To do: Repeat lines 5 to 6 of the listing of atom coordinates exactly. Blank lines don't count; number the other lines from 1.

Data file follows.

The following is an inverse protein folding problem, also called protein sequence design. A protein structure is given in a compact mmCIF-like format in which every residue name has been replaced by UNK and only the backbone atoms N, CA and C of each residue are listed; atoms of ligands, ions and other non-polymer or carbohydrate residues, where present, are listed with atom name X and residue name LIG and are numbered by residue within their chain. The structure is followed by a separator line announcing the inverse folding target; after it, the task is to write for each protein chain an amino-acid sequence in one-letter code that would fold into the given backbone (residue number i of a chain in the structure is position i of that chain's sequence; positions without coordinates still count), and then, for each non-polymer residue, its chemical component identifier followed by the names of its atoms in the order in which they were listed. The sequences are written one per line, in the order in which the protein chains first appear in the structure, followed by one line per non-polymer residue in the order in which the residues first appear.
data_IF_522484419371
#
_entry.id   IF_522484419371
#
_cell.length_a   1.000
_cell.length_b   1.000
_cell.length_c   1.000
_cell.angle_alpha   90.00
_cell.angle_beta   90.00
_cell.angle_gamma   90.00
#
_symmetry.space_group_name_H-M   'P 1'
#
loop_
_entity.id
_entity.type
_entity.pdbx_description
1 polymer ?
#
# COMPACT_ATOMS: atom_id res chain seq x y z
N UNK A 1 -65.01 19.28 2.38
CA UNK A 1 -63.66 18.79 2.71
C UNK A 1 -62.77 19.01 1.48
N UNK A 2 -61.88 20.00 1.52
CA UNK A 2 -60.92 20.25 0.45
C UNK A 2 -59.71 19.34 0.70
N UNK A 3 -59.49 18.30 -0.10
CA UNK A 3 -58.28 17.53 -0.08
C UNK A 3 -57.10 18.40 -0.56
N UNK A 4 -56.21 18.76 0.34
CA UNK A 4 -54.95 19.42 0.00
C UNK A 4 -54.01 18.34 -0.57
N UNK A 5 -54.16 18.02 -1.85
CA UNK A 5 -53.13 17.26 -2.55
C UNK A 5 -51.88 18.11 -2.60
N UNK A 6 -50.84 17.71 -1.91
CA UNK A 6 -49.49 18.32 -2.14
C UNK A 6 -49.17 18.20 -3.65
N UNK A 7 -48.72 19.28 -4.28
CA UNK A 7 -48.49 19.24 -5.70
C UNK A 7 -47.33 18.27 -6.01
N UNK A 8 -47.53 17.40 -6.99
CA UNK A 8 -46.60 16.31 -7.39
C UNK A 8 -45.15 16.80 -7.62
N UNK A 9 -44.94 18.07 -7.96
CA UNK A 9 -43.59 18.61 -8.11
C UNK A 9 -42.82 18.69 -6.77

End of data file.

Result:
#
_cell.length_a   1.000